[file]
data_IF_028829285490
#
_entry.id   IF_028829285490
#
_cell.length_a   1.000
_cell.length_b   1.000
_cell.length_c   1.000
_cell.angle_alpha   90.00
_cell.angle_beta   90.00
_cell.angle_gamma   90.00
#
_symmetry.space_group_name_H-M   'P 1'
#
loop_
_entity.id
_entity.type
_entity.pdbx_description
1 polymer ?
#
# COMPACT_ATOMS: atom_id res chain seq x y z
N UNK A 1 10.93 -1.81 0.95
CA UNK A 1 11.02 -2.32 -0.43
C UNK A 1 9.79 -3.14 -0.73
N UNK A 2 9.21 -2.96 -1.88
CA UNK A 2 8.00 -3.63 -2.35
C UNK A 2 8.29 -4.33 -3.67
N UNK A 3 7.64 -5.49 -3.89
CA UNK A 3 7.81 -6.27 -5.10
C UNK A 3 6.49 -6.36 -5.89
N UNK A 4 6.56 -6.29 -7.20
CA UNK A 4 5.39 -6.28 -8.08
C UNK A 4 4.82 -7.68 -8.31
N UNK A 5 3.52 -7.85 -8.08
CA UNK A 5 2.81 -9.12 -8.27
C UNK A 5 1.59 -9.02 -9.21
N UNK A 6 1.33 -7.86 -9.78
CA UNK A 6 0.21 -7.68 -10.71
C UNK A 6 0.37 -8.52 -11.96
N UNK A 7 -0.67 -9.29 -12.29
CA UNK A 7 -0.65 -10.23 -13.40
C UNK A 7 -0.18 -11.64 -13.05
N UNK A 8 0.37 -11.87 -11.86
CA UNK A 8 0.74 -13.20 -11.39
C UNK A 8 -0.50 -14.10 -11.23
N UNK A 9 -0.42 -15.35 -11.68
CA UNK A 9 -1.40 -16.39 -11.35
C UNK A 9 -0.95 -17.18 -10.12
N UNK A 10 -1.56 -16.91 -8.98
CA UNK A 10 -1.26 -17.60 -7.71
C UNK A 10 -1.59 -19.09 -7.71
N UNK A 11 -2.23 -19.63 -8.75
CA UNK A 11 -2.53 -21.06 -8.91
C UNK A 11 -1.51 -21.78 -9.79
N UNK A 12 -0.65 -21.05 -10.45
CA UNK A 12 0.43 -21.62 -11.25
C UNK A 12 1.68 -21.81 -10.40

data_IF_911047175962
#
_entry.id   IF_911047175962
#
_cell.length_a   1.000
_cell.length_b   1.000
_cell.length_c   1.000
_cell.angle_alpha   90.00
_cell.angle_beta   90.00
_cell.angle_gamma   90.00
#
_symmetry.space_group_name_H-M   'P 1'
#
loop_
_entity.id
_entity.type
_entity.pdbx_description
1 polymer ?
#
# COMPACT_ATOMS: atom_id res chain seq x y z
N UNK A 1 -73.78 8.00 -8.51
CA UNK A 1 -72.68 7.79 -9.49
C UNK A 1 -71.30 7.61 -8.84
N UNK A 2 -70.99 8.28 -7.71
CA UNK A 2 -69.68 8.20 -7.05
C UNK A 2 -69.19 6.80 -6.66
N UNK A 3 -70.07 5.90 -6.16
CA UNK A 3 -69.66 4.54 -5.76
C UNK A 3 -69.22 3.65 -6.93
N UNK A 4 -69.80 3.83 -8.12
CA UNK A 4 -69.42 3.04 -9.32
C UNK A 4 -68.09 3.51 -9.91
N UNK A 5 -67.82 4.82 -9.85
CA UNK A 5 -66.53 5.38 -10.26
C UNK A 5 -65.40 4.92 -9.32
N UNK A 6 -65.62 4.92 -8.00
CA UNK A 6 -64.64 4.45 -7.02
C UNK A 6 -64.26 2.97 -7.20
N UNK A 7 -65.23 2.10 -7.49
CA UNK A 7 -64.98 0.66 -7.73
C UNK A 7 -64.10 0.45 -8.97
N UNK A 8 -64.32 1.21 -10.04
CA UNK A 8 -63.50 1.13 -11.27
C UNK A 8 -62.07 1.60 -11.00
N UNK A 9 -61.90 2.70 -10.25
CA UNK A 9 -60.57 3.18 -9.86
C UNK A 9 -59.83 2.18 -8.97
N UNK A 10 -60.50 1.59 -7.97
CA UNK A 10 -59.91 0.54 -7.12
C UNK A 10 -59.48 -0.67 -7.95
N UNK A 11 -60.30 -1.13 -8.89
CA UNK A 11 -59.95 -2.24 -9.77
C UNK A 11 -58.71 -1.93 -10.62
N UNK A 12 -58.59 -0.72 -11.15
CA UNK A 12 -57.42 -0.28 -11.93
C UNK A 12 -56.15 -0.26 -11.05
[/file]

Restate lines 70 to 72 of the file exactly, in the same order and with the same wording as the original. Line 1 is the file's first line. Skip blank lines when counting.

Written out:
loop_
_entity.id
_entity.type